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  • Writer's pictureNancy Avitabile

What is a "life plan community" (aka "CCRC")?



Life plan communities—sometimes called "continuing care retirement communities" (CCRCs)—are private communities that offer residents a full range of care levels, depending on need. For those in independent living, amenities such as a golf course, gym, pool, and tennis and pickle ball courts are typically provided. Some communities even offer college-level classes, a salon, and grocery store.


For those needing more care, there are advanced support facilities on campus for assisted living, memory care, and skilled nursing care. Residents move among the facilities as their care needs change. One chief advantage of a CCRC is that a couple can remain on the same campus even if one of the pair eventually needs to go up in level of care. (The monthly maintenance and service fees go up when care needs go up.) Generally, the cost of care in a CCRC tends to be below "market rate" (what would be charged outside the community).


Are there any drawbacks? While a CCRC is an attractive blend of housing and medical care, it's not for everyone. Applicants must complete a medical exam to determine their level of care, as well as a confidential financial assessment. The entry fees are steep. (According to AARP, the average is $402,000 but the range is wide: $40,000–$2,000,000). Consider: This is not a real estate purchase. You don't own your domicile. You can't sell or rent it. You might think of a CCRC as a lump-sum payment of long-term care insurance with housing included. Be aware: You will be wedded to the community for your future care and housing needs for many years to come. In that light, it's prudent to check the financial solvency of the organization that owns it. Also the quality of the care they have been providing.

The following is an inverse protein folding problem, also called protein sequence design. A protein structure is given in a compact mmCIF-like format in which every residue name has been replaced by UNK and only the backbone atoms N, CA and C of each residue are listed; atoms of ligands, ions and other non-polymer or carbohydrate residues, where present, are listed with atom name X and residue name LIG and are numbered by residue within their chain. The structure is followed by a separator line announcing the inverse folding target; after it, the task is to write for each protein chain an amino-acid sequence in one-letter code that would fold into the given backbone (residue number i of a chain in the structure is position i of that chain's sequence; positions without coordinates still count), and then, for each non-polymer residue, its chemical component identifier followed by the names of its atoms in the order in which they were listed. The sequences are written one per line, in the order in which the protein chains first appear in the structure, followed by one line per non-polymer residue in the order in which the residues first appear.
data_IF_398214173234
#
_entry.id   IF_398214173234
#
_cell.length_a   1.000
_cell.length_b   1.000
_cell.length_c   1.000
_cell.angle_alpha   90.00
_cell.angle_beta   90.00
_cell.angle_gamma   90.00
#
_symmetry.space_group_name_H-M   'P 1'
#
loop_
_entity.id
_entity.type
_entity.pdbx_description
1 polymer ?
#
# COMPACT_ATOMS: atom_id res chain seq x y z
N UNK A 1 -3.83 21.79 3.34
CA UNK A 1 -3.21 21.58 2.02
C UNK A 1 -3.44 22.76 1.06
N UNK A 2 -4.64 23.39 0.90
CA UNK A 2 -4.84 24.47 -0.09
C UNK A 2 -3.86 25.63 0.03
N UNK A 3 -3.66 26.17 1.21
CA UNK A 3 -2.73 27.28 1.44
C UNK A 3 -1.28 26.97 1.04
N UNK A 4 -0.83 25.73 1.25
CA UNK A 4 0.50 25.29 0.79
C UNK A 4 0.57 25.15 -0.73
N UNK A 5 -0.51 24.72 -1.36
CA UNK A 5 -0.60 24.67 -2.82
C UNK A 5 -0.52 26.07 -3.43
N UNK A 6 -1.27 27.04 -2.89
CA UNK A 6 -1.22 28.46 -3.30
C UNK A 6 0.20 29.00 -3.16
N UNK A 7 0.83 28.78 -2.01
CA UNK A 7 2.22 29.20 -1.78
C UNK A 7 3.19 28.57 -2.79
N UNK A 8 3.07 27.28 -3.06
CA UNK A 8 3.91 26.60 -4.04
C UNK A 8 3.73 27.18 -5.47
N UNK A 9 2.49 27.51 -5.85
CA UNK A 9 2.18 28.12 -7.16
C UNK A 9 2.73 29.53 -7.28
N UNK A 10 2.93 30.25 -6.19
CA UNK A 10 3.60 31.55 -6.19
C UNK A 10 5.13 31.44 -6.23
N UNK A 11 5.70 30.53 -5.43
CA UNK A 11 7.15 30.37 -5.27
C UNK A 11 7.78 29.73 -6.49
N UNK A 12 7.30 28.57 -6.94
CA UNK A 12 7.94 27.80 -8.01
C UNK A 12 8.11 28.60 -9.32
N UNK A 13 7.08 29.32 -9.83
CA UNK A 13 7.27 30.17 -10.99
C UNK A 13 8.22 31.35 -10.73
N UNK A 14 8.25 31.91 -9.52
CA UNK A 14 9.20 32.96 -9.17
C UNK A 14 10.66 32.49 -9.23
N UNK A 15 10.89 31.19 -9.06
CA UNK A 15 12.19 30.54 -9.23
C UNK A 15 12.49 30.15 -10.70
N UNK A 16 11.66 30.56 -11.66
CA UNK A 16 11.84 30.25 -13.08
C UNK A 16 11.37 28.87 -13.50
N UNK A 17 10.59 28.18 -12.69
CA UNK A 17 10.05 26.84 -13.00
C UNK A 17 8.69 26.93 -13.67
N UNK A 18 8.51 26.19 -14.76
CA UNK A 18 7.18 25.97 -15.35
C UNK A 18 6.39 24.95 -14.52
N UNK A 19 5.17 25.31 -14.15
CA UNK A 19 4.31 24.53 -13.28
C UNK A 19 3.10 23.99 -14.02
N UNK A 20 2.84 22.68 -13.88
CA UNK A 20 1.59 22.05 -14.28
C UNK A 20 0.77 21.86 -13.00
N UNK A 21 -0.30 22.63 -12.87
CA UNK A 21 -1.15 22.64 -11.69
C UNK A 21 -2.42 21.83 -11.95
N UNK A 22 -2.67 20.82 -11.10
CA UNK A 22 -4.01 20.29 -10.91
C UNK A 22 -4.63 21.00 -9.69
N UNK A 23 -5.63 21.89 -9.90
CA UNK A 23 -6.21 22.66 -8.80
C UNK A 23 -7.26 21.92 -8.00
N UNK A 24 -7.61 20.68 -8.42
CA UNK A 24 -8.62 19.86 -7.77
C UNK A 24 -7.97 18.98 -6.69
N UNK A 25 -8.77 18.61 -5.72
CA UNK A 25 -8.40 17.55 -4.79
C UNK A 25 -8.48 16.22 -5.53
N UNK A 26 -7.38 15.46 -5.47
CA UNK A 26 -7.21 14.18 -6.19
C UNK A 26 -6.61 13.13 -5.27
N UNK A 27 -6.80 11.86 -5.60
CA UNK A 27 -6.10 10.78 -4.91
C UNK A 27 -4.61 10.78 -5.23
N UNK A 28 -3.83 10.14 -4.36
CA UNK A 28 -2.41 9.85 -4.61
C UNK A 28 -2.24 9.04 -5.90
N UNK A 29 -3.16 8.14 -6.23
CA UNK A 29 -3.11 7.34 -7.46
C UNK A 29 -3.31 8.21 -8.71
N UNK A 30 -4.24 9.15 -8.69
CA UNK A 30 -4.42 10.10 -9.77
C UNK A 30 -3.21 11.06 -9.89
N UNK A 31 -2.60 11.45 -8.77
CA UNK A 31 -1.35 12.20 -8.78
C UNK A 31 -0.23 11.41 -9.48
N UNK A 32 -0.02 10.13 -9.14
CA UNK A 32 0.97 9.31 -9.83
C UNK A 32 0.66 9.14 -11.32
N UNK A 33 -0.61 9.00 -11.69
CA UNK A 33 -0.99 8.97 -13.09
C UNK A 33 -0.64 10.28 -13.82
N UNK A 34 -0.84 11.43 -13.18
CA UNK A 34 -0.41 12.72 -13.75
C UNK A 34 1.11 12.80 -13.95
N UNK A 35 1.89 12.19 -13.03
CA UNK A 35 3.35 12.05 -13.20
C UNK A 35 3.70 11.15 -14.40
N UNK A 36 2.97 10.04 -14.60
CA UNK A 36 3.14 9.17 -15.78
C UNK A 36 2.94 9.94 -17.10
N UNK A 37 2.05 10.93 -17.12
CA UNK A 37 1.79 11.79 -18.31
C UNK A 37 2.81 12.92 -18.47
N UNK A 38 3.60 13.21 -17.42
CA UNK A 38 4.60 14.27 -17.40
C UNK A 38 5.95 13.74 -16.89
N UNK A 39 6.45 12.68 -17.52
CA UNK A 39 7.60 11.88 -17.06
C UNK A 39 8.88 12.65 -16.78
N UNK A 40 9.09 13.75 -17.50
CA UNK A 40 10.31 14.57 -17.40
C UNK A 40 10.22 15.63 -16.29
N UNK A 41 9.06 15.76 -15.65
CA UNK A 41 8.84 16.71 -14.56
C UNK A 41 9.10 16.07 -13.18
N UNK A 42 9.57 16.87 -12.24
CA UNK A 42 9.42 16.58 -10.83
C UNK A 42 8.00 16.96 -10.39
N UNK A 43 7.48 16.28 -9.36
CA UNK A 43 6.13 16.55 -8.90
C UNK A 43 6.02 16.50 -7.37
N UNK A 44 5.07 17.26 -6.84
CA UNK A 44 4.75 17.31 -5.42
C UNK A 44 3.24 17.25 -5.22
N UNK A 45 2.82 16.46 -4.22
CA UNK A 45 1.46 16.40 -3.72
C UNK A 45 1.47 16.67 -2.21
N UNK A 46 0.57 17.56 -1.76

As you can imagine, the contract is full of details. As a rule, the lower the entry fee, the more you will pay in monthly fees. Check carefully the terms of receiving a refund if you decide you don't like the community or need to leave at some point. You want to compare contracts meticulously when you are shopping.


It's essential to get professional advice. A CCRC may be exactly the support you are looking for, but these are very complicated arrangements.

  • Have an elderlaw attorney review the contract so you understand all the provisions and the flexibility you do and don't have.

  • Get input from your financial planner, accountant, and tax advisor concerning the company's financial strength, as well as your ability to afford the community over time.

  • Check how the community is rated for the quality of its care on Medicare.gov.


Want to explore alternatives as you age?

Call us, the experts in aging well: 917-514-8074.

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